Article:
Mad About Hue
Clearly, women have not cornered the market on hair trends. Men who want to make a fashion statement—and there are more of them than you might think, from big cities as well as smaller towns—are keeping pace with what's new and following the trends accordingly.
This spring, we're seeing two new looks sported by stylish males. The first is called "emo chic," which caters to a younger generation. The beachy, California look is named for the fact that it expresses emotions, and it was made popular by young skateboarders and surfers.
Zac Efron of High School Musical fame sports this look. To me, it says simple and upfront. Marked by long bangs that often fall over one eye, emo-chic hair is fresh and boyish. It's also clean, with a just-shampooed, no-styling-product-in-sight look. Think of it as the newest wave of "new wave." Efron's hair features the latest color trend that's popular in LA right now. It's called "dusted," and it manages to blend understatement with dramatic impact. Simply apply bleach to glove-covered hands and work it into the tips of the hair with your fingers. The idea is to gently lighten just the ends, so the client looks like he's been spending time in the sun, not in the salon.
The new Kim Vo Salon in the Mirage Las Vegas features private grooming quarters for men.
The other style trend we're seeing a lot of is called "neo-classic." Essentially, it's the grown-up version of emo chic. It, too, has a clean look—looser, longer, yet still professional—and no part of it is shaved or buzzed.You might want to retire those electronic gadgets for a while, because you just won't need them. This cut uses the old-fashioned scissors-over-comb method that barbers have been employing for generations. The result is all soft lines, a look that has been popularized by Patrick Dempsey of Grey's Anatomy and Oscar-winner Javier Bardem. (And we in the styling business will forgive him for the helmet hair he wore in No Country for Old Men.)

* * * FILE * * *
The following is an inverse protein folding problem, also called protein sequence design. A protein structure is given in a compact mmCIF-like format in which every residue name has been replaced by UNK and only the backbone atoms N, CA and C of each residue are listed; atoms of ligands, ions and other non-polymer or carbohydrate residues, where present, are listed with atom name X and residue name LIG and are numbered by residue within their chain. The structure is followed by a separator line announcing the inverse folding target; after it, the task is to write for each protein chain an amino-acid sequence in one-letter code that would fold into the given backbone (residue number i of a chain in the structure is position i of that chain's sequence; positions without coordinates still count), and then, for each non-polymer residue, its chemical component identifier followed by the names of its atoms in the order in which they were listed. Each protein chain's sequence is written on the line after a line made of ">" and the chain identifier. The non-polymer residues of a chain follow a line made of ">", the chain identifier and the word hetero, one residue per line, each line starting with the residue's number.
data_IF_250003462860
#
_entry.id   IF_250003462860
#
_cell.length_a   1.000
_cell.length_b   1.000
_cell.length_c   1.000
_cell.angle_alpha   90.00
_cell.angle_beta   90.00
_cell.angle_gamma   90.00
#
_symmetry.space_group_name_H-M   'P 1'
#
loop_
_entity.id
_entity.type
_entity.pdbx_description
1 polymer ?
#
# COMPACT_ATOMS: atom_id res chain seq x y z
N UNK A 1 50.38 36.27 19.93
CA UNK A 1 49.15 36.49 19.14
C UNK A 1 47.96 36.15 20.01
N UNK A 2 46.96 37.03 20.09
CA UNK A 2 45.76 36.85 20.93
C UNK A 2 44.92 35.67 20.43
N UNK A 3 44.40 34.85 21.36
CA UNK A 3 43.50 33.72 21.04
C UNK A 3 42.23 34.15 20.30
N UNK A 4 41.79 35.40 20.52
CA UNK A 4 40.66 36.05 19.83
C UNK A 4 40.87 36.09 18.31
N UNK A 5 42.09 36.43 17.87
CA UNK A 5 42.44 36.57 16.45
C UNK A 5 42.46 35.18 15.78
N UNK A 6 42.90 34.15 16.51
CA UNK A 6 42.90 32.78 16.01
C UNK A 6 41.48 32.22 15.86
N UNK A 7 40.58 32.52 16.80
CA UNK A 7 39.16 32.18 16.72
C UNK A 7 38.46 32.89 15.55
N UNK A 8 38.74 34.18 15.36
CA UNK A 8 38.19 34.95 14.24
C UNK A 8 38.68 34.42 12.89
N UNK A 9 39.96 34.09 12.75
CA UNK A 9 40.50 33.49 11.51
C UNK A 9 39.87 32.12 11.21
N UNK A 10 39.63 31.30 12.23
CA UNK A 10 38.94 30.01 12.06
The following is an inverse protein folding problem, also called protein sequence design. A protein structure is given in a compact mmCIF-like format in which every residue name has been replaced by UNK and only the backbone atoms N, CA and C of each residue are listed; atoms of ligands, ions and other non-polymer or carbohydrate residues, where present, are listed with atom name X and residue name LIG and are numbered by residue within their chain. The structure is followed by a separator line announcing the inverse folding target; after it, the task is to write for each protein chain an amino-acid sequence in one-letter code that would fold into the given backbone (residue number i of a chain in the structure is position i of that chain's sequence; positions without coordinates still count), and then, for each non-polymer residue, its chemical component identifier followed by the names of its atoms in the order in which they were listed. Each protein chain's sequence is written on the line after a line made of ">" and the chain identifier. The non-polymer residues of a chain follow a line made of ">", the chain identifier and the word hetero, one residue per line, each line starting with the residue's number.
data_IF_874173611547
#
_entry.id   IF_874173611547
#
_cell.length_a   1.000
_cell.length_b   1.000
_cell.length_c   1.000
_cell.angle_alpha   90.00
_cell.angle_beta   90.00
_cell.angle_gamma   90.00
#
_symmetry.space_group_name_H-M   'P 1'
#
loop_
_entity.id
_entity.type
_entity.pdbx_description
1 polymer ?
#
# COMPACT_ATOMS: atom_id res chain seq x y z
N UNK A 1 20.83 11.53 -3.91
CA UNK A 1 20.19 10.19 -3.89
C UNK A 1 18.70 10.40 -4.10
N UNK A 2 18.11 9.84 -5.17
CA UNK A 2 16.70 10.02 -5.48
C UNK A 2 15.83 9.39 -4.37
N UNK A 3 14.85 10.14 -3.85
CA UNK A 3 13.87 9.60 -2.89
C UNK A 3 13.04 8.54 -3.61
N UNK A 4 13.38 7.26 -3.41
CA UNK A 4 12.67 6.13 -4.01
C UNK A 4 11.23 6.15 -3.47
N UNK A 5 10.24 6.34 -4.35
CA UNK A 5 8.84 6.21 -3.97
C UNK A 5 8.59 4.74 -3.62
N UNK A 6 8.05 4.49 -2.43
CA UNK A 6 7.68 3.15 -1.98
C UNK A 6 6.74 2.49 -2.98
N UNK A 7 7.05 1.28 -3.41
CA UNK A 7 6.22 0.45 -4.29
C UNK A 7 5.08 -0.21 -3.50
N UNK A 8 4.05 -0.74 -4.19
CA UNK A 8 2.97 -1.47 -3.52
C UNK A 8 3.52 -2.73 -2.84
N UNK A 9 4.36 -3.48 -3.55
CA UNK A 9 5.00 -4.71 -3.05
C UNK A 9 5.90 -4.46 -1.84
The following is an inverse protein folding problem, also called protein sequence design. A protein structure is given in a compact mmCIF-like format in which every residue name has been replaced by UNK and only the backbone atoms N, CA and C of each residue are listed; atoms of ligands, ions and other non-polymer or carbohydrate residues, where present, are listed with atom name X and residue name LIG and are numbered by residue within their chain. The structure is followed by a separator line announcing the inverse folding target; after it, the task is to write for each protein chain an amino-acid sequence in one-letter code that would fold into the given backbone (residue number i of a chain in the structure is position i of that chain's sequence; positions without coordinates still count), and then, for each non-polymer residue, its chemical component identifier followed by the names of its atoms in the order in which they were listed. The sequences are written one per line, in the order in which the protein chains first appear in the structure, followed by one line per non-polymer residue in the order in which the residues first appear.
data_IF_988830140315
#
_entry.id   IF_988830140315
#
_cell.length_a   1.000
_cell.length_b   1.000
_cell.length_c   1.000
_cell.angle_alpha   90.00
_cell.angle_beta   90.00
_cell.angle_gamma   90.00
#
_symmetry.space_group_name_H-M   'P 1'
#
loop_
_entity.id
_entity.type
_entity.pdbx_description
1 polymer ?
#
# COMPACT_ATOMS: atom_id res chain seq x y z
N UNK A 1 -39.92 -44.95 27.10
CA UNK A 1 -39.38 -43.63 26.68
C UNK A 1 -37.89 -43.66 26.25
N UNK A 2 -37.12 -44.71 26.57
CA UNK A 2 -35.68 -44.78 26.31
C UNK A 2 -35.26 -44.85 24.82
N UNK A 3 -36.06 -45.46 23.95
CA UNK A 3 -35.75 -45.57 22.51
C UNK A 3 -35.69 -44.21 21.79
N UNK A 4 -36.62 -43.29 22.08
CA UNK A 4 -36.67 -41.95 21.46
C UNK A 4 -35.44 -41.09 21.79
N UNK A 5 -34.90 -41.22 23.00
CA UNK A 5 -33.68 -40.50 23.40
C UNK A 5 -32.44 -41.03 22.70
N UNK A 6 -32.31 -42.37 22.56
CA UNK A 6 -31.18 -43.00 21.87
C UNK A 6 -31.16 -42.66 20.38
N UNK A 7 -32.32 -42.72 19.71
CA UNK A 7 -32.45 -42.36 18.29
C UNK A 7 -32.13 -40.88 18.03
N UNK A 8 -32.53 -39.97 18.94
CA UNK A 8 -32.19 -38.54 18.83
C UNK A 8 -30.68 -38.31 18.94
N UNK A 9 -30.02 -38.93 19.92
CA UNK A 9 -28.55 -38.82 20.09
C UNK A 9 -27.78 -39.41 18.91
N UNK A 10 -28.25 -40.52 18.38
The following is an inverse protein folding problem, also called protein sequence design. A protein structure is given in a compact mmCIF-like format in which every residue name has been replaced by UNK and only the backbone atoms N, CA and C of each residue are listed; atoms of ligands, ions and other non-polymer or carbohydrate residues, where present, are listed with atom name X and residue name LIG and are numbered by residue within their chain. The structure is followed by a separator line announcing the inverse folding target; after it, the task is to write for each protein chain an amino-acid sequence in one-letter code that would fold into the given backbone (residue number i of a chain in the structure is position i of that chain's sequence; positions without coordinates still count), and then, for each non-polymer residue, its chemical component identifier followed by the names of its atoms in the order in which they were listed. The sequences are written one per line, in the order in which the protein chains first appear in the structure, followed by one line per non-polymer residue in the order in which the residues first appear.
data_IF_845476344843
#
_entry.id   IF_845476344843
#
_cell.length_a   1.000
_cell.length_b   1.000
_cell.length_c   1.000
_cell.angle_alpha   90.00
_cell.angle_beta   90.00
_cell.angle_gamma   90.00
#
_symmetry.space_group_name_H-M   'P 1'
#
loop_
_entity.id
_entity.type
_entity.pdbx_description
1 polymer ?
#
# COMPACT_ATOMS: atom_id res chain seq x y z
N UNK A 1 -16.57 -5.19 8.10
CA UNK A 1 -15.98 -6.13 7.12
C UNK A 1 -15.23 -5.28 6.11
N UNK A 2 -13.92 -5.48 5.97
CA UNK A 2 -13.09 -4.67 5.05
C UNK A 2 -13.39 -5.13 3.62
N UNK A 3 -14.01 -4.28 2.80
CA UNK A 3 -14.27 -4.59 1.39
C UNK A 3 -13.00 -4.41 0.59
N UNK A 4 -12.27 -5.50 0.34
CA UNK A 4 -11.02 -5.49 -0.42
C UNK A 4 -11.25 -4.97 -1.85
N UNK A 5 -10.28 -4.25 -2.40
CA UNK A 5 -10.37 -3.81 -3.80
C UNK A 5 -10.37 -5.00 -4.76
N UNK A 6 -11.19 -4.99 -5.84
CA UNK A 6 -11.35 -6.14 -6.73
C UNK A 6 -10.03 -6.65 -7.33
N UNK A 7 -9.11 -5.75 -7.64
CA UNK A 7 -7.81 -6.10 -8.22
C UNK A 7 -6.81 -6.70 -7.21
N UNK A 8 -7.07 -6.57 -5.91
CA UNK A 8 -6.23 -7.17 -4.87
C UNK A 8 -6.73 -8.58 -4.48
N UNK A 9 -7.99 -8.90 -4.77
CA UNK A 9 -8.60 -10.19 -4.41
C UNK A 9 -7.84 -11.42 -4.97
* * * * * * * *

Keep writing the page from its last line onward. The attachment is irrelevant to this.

If your male clients are going gray, refrain from a global application of color. Instead, section off the hair and color the grays that pop up. You'll get a more natural look this way, and you'll also avoid altering the consistency of the hair that hasn't yet changed color. (As you well know, gray hair has a completely different texture, and responds to color differently than hair that still has pigment.)
Despite my claim that there is no evidence of products in these new styles, we know that's rarely true. In fact, men are no longer swiping their wives' and girlfriends' haircare products but are reveling in lines made exclusively for them. From shampoos and conditioners to styling aids and UV protectors, choices for men are endless. One of my absolute favorites is Go Clean by Redken For Men. This daily care shampoo gently cleanses, removes buildup, and leaves hair stronger and more manageable. Team it with Finish Up, a daily weightless conditioner.